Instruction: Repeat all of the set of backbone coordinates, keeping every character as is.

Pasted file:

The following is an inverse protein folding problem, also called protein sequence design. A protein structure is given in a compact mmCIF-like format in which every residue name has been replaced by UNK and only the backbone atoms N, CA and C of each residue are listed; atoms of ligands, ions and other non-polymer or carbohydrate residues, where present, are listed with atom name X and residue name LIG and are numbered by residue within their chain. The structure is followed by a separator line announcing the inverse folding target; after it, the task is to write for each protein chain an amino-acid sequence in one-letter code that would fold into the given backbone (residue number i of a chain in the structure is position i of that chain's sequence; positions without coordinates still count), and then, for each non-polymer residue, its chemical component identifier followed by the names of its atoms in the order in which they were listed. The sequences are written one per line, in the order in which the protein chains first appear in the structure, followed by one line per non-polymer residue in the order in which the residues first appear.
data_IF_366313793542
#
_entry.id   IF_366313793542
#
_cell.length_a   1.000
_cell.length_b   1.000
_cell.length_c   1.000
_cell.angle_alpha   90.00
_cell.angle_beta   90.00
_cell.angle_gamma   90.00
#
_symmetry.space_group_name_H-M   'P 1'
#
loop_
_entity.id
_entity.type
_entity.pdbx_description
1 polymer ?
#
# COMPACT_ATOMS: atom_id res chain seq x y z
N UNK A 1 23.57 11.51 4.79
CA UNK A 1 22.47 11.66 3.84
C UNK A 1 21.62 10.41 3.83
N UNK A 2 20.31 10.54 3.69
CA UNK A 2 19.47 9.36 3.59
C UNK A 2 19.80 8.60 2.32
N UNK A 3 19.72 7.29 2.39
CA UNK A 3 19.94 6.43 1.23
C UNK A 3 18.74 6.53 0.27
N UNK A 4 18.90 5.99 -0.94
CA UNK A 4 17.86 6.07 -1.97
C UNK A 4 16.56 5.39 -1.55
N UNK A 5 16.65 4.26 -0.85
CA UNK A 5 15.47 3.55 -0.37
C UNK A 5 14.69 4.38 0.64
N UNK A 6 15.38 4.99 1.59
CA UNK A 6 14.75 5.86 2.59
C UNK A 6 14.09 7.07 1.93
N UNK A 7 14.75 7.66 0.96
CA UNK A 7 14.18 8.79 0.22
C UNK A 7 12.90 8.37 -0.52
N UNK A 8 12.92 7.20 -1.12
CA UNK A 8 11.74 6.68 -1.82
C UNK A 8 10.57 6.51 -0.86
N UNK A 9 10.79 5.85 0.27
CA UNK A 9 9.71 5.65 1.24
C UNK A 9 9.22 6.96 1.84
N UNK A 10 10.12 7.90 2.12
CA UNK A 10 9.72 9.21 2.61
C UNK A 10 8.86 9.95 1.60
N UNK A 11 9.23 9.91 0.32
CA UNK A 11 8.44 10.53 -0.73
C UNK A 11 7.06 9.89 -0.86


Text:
The following is an inverse protein folding problem, also called protein sequence design. A protein structure is given in a compact mmCIF-like format in which every residue name has been replaced by UNK and only the backbone atoms N, CA and C of each residue are listed; atoms of ligands, ions and other non-polymer or carbohydrate residues, where present, are listed with atom name X and residue name LIG and are numbered by residue within their chain. The structure is followed by a separator line announcing the inverse folding target; after it, the task is to write for each protein chain an amino-acid sequence in one-letter code that would fold into the given backbone (residue number i of a chain in the structure is position i of that chain's sequence; positions without coordinates still count), and then, for each non-polymer residue, its chemical component identifier followed by the names of its atoms in the order in which they were listed. The sequences are written one per line, in the order in which the protein chains first appear in the structure, followed by one line per non-polymer residue in the order in which the residues first appear.
data_IF_366313793542
#
_entry.id   IF_366313793542
#
_cell.length_a   1.000
_cell.length_b   1.000
_cell.length_c   1.000
_cell.angle_alpha   90.00
_cell.angle_beta   90.00
_cell.angle_gamma   90.00
#
_symmetry.space_group_name_H-M   'P 1'
#
loop_
_entity.id
_entity.type
_entity.pdbx_description
1 polymer ?
#
# COMPACT_ATOMS: atom_id res chain seq x y z
N UNK A 1 23.57 11.51 4.79
CA UNK A 1 22.47 11.66 3.84
C UNK A 1 21.62 10.41 3.83
N UNK A 2 20.31 10.54 3.69
CA UNK A 2 19.47 9.36 3.59
C UNK A 2 19.80 8.60 2.32
N UNK A 3 19.72 7.29 2.39
CA UNK A 3 19.94 6.43 1.23
C UNK A 3 18.74 6.53 0.27
N UNK A 4 18.90 5.99 -0.94
CA UNK A 4 17.86 6.07 -1.97
C UNK A 4 16.56 5.39 -1.55
N UNK A 5 16.65 4.26 -0.85
CA UNK A 5 15.47 3.55 -0.37
C UNK A 5 14.69 4.38 0.64
N UNK A 6 15.38 4.99 1.59
CA UNK A 6 14.75 5.86 2.59
C UNK A 6 14.09 7.07 1.93
N UNK A 7 14.75 7.66 0.96
CA UNK A 7 14.18 8.79 0.22
C UNK A 7 12.90 8.37 -0.52
N UNK A 8 12.92 7.20 -1.12
CA UNK A 8 11.74 6.68 -1.82
C UNK A 8 10.57 6.51 -0.86
N UNK A 9 10.79 5.85 0.27
CA UNK A 9 9.71 5.65 1.24
C UNK A 9 9.22 6.96 1.84
N UNK A 10 10.12 7.90 2.12
CA UNK A 10 9.72 9.21 2.61
C UNK A 10 8.86 9.95 1.60
N UNK A 11 9.23 9.91 0.32
CA UNK A 11 8.44 10.53 -0.73
C UNK A 11 7.06 9.89 -0.86